From Wiktionary, the free dictionary
Jump to navigation Jump to search



From Proto-Indo-European *pro-bʰr-o- (what is brought up against someone as a reproach), from *prō- (forward; toward) + *bʰer- (to carry), whence Latin ferō.


probrum n (genitive probrī); second declension

  1. disgrace, shame
  2. abuse, insult
    Synonyms: contumelia, maledictum


Second-declension noun (neuter).

Case Singular Plural
Nominative probrum probra
Genitive probrī probrōrum
Dative probrō probrīs
Accusative probrum probra
Ablative probrō probrīs
Vocative probrum probra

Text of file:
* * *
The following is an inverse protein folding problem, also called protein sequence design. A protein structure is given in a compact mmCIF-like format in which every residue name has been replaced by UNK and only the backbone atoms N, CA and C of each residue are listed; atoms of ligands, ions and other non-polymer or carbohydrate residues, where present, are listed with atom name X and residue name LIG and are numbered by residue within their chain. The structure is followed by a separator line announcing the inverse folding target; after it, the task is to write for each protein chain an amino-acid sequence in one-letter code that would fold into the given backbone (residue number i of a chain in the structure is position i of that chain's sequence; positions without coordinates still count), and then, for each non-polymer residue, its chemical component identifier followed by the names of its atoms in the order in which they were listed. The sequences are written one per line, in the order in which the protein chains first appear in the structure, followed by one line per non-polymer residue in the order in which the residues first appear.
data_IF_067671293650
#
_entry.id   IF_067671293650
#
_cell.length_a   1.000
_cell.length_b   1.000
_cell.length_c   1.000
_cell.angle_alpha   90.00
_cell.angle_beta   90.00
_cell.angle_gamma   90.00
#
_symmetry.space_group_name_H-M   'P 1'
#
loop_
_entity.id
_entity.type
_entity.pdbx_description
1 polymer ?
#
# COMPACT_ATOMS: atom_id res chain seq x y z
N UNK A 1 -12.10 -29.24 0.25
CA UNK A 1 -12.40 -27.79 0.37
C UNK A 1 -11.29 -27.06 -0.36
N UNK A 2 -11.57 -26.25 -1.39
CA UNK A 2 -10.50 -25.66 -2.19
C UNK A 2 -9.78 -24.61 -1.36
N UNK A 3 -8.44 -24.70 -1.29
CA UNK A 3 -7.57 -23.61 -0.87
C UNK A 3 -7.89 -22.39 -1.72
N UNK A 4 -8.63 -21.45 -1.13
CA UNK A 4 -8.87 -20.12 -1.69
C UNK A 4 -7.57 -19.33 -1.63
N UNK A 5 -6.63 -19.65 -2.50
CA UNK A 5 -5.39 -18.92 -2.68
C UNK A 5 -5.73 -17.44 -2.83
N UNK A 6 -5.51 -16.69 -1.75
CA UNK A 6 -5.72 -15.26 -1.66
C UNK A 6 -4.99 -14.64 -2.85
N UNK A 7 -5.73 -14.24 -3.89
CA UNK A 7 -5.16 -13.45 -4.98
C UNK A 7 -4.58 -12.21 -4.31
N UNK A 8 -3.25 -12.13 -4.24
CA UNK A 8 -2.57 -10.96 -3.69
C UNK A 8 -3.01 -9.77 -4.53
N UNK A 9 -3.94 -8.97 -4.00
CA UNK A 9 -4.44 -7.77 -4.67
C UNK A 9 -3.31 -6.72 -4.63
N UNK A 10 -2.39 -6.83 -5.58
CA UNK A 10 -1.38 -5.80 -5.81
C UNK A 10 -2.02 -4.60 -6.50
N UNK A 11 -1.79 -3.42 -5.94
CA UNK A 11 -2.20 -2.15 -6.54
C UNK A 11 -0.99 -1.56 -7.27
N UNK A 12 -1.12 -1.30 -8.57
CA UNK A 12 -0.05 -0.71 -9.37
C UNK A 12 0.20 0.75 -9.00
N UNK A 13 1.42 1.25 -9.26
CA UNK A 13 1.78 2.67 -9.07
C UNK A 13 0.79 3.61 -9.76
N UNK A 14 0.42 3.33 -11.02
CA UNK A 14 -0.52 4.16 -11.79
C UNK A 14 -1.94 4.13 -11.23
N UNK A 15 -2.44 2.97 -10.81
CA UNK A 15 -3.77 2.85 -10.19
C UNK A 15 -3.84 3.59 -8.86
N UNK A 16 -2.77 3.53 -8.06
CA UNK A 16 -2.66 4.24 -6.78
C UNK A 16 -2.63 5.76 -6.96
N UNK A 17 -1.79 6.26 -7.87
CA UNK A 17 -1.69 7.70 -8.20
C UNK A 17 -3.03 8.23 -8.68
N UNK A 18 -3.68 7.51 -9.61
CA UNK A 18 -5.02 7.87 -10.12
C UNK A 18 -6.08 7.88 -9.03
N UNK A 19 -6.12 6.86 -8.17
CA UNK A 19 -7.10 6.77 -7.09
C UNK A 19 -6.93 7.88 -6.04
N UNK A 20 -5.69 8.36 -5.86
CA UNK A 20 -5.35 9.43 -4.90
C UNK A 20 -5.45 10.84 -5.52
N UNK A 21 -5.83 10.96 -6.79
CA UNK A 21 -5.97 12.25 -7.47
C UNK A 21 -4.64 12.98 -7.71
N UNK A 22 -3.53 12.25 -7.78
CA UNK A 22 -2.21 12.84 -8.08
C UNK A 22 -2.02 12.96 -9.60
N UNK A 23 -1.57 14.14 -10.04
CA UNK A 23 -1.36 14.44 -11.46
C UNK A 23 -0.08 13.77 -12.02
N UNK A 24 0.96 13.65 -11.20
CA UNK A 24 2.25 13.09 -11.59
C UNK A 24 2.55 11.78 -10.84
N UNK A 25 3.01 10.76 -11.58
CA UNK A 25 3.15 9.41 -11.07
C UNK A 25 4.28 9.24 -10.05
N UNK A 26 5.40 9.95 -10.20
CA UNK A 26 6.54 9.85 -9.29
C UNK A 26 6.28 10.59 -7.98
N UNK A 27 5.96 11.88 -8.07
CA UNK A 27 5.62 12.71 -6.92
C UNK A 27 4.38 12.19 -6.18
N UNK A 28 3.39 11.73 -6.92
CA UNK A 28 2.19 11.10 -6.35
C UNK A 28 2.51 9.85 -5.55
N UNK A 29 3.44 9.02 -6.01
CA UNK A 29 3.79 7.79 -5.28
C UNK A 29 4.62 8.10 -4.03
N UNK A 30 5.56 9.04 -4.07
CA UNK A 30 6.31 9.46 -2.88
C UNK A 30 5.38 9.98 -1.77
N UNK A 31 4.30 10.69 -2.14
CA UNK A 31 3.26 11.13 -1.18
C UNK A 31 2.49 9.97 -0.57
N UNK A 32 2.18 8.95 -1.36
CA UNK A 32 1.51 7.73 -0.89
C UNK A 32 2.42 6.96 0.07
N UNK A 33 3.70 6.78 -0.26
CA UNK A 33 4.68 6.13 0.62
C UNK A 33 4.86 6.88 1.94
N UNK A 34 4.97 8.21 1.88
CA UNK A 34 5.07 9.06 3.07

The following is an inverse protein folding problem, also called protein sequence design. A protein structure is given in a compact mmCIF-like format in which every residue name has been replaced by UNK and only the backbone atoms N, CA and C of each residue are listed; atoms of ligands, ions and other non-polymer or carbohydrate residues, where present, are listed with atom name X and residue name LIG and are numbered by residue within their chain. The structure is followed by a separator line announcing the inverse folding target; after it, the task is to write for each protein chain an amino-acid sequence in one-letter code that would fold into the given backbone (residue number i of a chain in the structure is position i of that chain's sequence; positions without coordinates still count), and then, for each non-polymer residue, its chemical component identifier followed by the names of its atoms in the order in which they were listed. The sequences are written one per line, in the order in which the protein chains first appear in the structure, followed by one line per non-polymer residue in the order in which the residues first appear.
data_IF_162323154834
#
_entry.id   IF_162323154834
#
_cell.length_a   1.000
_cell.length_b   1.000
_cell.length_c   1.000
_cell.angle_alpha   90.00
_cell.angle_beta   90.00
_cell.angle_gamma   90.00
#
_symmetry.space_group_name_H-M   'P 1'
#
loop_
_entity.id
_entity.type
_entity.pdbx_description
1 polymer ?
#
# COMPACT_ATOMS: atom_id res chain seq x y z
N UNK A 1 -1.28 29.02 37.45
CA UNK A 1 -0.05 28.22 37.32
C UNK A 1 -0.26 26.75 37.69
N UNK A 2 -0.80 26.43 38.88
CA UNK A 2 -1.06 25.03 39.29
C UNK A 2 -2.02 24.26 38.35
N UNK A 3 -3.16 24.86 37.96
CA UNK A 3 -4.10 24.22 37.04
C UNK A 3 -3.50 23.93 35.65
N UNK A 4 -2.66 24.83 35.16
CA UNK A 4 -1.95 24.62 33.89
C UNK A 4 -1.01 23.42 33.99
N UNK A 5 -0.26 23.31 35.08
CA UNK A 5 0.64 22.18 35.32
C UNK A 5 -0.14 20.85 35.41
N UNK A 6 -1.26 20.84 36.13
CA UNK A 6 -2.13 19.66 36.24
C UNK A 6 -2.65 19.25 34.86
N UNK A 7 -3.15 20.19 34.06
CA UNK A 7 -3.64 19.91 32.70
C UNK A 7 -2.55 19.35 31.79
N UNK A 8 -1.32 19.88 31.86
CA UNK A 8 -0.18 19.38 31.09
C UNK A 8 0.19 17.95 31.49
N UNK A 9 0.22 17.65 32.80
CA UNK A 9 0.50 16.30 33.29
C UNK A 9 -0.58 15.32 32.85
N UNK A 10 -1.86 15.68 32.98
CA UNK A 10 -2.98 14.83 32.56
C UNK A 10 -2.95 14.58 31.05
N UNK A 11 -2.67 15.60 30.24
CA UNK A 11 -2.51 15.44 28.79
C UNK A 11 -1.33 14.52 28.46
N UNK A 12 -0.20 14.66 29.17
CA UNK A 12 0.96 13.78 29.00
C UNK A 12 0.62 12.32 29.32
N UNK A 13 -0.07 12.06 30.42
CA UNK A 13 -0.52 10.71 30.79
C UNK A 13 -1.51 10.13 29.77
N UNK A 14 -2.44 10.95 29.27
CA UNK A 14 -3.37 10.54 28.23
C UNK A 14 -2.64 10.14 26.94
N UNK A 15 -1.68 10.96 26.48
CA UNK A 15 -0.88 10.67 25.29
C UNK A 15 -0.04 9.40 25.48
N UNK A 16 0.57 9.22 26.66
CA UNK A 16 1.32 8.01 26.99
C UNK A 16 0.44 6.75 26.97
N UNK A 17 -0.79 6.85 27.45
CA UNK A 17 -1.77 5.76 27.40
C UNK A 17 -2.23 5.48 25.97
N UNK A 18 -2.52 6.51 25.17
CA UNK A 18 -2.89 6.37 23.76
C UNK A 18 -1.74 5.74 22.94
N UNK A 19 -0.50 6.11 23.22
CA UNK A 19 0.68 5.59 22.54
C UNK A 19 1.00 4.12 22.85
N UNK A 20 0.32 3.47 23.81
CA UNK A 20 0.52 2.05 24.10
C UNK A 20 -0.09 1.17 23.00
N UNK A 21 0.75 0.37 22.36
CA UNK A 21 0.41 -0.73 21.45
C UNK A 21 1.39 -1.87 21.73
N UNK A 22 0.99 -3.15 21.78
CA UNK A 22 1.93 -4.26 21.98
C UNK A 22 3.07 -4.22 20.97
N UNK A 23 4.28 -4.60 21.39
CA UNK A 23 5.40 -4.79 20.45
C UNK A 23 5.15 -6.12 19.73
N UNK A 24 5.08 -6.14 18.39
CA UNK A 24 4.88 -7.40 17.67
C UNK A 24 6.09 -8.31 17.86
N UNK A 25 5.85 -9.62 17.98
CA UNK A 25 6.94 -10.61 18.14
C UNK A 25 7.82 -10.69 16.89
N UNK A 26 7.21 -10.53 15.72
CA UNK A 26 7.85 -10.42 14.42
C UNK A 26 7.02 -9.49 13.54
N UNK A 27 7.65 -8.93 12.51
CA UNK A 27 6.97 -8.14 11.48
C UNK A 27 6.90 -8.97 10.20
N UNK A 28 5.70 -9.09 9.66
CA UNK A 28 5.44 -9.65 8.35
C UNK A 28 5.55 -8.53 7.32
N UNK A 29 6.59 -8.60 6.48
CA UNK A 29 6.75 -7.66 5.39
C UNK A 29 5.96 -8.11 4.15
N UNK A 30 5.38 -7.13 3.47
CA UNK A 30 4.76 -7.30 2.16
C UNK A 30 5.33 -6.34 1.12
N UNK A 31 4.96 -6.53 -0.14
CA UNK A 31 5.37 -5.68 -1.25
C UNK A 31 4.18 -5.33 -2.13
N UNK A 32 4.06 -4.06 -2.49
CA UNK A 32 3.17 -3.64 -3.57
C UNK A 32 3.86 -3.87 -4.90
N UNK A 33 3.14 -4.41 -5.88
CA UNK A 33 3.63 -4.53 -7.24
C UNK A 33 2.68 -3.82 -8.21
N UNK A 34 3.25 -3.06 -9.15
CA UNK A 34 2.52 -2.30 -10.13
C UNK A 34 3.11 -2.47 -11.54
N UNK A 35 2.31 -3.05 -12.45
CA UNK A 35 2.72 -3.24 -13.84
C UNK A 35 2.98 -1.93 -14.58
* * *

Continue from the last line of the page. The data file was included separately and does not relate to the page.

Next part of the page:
Derived terms[edit]


  • probrum”, in Charlton T. Lewis and Charles Short (1879) A Latin Dictionary, Oxford: Clarendon Press
  • probrum”, in Charlton T. Lewis (1891) An Elementary Latin Dictionary, New York: Harper & Brothers
  • probrum in Gaffiot, Félix (1934) Dictionnaire illustré latin-français, Hachette.
  • De Vaan, Michiel (2008) Etymological Dictionary of Latin and the other Italic Languages (Leiden Indo-European Etymological Dictionary Series; 7), Leiden, Boston: Brill, →ISBN, page 490